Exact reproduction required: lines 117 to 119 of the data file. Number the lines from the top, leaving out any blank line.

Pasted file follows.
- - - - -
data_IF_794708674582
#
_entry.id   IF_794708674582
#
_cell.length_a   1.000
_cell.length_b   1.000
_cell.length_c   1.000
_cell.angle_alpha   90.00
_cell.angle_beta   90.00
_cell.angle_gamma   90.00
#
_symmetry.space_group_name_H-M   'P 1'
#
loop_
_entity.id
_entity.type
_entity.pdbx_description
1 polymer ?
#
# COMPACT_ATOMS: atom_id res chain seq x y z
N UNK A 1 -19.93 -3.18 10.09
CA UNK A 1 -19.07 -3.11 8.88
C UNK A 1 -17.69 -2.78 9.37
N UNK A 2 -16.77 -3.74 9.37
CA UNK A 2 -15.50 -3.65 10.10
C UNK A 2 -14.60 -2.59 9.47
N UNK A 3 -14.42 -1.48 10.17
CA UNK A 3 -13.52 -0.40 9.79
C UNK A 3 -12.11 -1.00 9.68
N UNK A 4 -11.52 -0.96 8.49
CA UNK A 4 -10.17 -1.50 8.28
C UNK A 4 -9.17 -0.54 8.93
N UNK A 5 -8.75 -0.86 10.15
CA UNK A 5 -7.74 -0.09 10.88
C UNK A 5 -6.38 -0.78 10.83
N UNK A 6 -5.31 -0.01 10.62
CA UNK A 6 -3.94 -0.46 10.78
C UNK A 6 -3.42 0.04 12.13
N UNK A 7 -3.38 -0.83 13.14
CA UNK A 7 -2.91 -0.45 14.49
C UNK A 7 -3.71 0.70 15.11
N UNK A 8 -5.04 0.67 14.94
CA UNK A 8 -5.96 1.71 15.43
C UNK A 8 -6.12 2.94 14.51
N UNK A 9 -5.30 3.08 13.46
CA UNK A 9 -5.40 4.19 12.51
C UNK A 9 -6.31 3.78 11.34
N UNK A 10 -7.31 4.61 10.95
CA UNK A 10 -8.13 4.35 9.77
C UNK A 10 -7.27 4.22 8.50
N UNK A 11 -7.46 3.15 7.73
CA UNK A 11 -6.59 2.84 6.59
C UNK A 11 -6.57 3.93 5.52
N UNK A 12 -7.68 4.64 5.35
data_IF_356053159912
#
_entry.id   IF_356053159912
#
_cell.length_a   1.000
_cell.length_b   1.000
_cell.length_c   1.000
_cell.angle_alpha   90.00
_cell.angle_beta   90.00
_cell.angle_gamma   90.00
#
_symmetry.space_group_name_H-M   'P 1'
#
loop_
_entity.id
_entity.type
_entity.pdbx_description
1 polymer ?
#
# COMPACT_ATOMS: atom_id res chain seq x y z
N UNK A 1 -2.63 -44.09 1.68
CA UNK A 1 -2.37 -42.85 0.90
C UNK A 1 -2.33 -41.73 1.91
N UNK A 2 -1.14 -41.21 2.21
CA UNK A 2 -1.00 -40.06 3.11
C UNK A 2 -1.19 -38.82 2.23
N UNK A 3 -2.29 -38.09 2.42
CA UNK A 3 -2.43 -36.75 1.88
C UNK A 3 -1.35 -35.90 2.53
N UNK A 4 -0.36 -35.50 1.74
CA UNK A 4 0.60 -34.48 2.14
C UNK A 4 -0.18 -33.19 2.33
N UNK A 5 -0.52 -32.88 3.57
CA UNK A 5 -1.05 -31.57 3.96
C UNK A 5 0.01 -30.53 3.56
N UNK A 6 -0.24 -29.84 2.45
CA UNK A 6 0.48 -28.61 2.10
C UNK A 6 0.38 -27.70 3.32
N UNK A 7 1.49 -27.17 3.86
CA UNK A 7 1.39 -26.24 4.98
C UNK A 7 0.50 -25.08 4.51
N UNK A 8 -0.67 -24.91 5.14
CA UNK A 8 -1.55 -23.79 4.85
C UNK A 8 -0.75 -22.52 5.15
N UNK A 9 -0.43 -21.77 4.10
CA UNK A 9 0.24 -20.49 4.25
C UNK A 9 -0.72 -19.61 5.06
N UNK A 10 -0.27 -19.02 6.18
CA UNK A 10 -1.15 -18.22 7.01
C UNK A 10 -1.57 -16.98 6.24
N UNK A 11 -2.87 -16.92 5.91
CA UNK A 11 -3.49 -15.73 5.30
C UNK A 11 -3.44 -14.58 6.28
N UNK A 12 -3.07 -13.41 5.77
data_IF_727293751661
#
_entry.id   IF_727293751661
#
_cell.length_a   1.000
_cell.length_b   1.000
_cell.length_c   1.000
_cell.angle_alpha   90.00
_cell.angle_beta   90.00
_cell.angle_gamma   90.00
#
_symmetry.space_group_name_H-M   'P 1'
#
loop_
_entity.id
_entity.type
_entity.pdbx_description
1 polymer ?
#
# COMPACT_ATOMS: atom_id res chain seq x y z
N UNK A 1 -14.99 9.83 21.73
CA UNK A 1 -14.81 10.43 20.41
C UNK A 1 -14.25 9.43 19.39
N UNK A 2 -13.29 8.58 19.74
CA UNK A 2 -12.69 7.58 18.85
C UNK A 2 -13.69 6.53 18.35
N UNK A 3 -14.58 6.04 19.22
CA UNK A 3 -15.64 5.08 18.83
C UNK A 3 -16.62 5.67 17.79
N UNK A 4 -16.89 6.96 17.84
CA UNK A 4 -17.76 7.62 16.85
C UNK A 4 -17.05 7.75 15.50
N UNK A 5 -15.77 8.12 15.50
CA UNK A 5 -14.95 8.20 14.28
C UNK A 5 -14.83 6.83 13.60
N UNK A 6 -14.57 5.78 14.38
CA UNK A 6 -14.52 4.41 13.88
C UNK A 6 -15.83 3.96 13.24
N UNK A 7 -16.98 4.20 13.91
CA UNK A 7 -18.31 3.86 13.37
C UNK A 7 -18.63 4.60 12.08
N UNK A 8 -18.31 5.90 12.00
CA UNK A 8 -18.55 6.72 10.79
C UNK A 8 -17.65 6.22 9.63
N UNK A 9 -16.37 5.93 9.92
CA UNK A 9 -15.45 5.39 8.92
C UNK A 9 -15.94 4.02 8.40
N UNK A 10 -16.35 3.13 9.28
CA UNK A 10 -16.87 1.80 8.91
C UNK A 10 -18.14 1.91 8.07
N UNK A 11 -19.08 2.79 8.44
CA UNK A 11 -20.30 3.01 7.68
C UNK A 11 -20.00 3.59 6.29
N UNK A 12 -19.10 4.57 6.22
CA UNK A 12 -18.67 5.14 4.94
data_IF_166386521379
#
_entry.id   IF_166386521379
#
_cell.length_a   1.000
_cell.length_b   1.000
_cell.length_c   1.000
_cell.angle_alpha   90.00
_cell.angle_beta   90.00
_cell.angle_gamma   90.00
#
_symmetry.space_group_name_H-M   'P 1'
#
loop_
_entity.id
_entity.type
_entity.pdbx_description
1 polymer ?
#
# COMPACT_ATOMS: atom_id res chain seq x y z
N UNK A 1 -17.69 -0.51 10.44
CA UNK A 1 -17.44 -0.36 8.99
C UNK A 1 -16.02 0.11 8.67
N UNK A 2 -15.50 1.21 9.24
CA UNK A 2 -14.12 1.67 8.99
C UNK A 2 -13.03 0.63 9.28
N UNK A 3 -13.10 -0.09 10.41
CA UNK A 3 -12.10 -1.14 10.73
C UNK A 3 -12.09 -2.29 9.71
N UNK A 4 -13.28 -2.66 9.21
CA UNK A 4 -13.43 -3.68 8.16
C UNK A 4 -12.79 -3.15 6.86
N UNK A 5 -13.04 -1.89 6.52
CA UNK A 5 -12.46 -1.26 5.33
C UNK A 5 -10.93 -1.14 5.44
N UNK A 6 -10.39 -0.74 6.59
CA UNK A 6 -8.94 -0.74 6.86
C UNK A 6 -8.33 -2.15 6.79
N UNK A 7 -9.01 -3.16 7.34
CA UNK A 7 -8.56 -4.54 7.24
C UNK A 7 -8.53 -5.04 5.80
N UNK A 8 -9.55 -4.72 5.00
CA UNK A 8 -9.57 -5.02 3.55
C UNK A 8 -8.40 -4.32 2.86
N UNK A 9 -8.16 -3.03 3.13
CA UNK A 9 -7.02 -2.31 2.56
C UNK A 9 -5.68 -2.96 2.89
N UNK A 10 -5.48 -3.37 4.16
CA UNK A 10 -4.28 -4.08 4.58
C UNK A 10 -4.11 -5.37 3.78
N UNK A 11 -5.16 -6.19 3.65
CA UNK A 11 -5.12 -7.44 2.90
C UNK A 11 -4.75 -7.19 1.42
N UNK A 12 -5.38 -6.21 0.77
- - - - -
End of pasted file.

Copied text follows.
_cell.angle_beta   90.00
_cell.angle_gamma   90.00
#